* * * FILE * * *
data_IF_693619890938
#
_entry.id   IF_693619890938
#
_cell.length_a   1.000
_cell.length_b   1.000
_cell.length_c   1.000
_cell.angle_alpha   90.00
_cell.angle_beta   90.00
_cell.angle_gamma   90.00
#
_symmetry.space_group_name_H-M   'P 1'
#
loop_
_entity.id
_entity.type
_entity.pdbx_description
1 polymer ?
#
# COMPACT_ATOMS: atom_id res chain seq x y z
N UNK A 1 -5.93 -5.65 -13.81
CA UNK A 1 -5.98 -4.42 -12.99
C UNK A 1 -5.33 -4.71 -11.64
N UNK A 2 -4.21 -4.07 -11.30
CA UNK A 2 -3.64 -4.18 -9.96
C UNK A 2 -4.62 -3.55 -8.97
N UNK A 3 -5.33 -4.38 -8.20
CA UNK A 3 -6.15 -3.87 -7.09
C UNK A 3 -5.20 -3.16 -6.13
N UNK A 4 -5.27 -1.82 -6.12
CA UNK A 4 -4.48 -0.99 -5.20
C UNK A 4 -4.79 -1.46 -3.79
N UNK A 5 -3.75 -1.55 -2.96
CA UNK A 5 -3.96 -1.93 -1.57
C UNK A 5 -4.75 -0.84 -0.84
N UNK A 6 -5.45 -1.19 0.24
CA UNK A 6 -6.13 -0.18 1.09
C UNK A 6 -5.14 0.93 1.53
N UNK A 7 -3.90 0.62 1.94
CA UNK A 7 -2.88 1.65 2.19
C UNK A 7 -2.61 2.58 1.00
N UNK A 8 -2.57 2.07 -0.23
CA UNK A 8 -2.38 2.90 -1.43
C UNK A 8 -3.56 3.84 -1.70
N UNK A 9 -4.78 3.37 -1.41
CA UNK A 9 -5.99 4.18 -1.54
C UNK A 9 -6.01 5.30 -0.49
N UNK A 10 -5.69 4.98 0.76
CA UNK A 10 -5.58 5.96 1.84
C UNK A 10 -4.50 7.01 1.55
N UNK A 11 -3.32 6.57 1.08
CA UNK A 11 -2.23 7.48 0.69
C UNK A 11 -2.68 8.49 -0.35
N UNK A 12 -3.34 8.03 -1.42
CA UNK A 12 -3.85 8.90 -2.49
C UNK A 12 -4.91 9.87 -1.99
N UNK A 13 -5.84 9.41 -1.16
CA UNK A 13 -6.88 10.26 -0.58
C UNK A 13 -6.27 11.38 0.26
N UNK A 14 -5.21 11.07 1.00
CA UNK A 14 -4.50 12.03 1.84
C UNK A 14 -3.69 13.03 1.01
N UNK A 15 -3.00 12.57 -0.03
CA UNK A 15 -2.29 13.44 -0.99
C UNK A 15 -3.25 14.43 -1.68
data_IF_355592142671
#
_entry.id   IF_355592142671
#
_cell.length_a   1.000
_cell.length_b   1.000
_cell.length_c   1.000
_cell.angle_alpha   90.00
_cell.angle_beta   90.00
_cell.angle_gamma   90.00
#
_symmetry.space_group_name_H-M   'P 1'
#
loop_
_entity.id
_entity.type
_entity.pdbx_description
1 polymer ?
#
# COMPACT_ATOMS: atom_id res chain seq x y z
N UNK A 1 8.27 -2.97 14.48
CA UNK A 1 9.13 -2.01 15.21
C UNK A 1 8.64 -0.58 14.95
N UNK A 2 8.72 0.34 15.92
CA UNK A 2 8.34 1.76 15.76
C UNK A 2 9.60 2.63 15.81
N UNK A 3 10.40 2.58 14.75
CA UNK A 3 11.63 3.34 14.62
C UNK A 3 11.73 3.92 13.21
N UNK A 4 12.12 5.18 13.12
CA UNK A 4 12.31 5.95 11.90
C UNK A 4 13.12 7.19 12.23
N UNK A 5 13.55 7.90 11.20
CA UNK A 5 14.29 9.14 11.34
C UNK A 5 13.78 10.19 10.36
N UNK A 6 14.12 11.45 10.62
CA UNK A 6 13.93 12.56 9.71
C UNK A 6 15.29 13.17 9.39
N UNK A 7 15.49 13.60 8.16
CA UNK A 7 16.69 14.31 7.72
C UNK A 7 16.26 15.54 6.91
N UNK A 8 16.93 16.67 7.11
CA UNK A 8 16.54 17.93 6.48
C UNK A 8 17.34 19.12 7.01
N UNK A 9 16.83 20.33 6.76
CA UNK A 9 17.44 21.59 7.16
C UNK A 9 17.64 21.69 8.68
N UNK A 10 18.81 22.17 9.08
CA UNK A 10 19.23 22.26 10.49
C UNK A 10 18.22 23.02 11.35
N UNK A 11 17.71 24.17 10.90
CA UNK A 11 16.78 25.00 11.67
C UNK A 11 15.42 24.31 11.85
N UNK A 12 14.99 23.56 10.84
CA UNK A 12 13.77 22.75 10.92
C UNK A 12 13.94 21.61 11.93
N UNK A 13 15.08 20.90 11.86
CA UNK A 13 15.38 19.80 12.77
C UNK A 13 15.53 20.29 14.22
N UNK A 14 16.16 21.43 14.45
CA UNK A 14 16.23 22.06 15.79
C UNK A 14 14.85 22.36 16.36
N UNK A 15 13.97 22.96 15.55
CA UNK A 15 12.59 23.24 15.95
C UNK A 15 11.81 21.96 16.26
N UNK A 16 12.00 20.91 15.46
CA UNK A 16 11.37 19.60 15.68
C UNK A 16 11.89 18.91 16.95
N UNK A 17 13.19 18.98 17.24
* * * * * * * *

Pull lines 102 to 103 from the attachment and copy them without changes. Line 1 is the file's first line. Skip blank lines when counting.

CA UNK A 6 13.93 12.56 9.71
C UNK A 6 15.29 13.17 9.39